BOISE, Idaho — This month marks one year of COVID-19 in Idaho. It's not an anniversary to celebrate, but certainly, one to recognize. After all, so many have lost so much, but now we can see the light at the end of the tunnel because of the rollout of three vaccines.
Here are some of the key dates on the Idaho COVID-19 timeline over the last year:
- March 13, 2020 - The state reports its first confirmed case of COVID-19.
- March 25, 2020 - Governor Brad Little issues the statewide Stay-Home Order and signs an extreme emergency declaration.
- March 26, 2020 - The first three COVID-related deaths are reported in Idaho.
- April 7, 2020 - The Governor signs an executive order forming the Coronavirus Financial Advisory Committee to oversee the $1.25 Billion in federal coronavirus relief funds Idaho received under the CARES Act.
- June 11, 2020 - Idaho enters the final stage of reopening under the Idaho Rebounds plan.
- Aug. 24, 2020 - The special legislative session called by Governor Little begins. Its focus is on election law changes to hold a safe and secure November election and liability reform during emergencies. The legislature approved giving county clerks more time to process the anticipated huge volume of absentee ballots.
- Nov. 13, 2020 - Idaho rolls back to a modified Stage 2 of reopening because of COVID's impact on hospital staff and capacity.
- Dec. 14, 2020 - The first coronavirus vaccinations are given to health care workers.
- February 2 - The governor moves Idaho forward to Stage 3 again as case counts and hospitalizations declined.
Below is the latest COVID-19 data from the Idaho Dept. of Health and Welfare Dashboard:
- 172,587 confirmed and probable coronavirus cases since the pandemic started
- 1,876 COVID-related deaths
- 406,866 total doses of vaccine have been administered.
- 264,452 Idahoans have received at least one shot.
- 142,414 have received both doses.
The percentage of positive tests has dropped to 4.5%. That is down from a high of 19.1% in late November. 5% has been the unofficial goal for reopening the state.
According to KTVB's tally looking at the previous two weeks of data, the state is averaging 284 new coronavirus cases per day. That is down from a peak of nearly 1,500 new cases per day in mid-December.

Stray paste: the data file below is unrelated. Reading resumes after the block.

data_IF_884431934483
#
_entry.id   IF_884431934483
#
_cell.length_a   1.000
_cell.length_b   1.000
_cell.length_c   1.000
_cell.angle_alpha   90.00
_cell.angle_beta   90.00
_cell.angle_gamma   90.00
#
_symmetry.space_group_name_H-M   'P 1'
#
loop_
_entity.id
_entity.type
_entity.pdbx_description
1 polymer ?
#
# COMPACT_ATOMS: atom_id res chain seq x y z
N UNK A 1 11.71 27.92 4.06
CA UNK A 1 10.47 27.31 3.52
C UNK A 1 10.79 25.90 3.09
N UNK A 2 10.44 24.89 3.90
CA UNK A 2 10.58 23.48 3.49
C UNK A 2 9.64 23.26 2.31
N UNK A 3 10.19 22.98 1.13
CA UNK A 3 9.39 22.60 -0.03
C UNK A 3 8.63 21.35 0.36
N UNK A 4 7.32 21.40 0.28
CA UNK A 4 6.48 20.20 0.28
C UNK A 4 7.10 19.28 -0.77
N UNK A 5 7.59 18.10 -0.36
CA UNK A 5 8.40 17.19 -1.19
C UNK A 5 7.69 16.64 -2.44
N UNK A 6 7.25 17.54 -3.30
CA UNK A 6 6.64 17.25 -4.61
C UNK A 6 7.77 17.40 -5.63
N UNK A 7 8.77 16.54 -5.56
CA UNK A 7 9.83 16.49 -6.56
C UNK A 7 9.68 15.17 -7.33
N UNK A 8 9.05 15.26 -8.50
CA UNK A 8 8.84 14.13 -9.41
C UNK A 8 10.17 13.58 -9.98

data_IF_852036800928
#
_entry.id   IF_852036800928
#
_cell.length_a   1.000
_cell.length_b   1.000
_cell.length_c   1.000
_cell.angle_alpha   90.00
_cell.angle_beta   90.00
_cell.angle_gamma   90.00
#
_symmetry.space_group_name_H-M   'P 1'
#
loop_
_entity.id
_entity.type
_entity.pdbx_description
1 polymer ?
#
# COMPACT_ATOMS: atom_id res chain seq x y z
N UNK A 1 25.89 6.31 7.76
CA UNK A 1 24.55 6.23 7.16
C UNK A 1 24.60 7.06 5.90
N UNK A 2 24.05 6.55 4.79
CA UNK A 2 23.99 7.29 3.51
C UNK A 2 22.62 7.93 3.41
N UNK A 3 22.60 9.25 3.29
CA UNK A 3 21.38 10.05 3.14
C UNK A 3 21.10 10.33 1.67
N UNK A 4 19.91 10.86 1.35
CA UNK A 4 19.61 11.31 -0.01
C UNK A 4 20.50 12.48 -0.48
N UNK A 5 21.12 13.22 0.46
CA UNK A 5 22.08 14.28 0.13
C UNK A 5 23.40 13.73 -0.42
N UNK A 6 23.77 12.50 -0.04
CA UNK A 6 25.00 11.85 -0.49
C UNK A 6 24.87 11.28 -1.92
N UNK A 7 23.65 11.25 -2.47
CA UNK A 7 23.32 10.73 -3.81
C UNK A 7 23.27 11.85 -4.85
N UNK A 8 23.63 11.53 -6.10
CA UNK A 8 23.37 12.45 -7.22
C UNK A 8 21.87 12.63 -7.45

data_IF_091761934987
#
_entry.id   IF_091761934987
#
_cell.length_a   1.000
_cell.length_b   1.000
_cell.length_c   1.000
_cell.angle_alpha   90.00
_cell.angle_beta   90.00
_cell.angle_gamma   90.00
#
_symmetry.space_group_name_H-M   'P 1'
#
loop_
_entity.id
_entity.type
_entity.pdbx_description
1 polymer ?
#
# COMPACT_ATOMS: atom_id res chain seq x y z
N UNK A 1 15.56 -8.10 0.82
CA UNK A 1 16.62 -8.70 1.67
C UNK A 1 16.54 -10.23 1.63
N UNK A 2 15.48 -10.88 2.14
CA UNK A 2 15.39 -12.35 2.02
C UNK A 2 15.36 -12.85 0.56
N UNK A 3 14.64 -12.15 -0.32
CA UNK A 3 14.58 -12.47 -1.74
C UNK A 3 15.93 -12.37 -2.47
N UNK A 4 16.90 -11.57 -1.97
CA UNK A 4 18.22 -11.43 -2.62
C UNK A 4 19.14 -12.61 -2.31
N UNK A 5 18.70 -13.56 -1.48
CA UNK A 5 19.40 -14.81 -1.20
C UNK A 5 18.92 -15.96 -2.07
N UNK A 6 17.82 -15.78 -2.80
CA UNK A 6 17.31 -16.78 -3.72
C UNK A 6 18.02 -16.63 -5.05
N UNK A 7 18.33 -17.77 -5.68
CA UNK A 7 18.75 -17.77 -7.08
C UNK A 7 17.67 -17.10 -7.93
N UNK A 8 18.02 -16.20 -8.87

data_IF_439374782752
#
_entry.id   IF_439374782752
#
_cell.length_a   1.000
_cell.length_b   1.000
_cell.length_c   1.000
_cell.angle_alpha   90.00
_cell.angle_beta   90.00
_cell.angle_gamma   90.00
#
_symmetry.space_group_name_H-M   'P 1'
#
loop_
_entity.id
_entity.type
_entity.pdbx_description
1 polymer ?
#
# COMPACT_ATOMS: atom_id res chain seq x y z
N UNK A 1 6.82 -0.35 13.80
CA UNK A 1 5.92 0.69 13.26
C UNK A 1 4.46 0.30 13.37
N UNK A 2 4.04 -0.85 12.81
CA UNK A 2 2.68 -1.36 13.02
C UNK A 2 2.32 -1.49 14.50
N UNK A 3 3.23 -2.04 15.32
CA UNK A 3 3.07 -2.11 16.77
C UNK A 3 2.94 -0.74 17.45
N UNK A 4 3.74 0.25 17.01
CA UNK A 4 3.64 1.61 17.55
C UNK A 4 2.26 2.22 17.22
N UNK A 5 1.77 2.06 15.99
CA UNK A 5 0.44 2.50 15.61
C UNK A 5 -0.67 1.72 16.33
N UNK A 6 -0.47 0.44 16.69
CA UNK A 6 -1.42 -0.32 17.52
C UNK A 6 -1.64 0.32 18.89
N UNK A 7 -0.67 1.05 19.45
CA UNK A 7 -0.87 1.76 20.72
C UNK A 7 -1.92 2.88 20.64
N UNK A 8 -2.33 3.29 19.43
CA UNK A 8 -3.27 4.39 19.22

During the taping of this week's Viewpoint, Idaho Gov. Brad Little discussed the early days of the pandemic, where we are now and where we may be headed. Excerpts of that interview are below.
Doug Petcash: When you issued your Stay-Home Order on March 25 there were only 136 cases of COVID in Idaho. Looking back, what do you now think of the timing of that order?
Gov. Little: Almost every state had an emergency order. Of course, our Stay-Home was much less than a lot of states. The construction industry, there were a lot of industries that we classified as essential that kept going at the same time. Of course, the schools were closed, not by my order or even the State Board of Education. It was basically the preference of the local school boards to close down schools. But everybody knew. It was unanimous among all 50 states that we had to take some actions to slow the spread until we had PPE (Personal Protective Equipment) and until we had health care capacity.
Doug Petcash: And looking back over the last year, would you have done anything differently?
Gov. Little: Oh yeah. Of course, you would. But generally, given the information I had at the time, I think generally we did the right thing. There were some federal programs that were directed to us that had we known earlier we could have prepared better. From a timing standpoint we would have done things a little different, but given the information that we had at the time. You know, I've been so busy I haven't had a chance to reflect back on everything. I might have done some things a little different, but the one thing I know for sure, the no-action alternative would have been a disaster. Nobody did that. You had to act given the magnitude of the pandemic.
Doug Petcash: Now that the case numbers are down and the positivity rate has fallen below 5%, are you going to ease more restrictions or open up the state fully like Texas and Mississippi have done?
Gov. Little: Texas and Mississippi are opening up to like where we are now. They're taking off their mask mandate. We don't have a mandate. They're opening up businesses that we have open. The only real issue in Idaho is gathering size, and as we check around with the hospitals to make sure they're okay, that will be the next thing.
You can watch the full interview with Governor Little on Viewpoint Sunday at 6:30 a.m. on KTVB.
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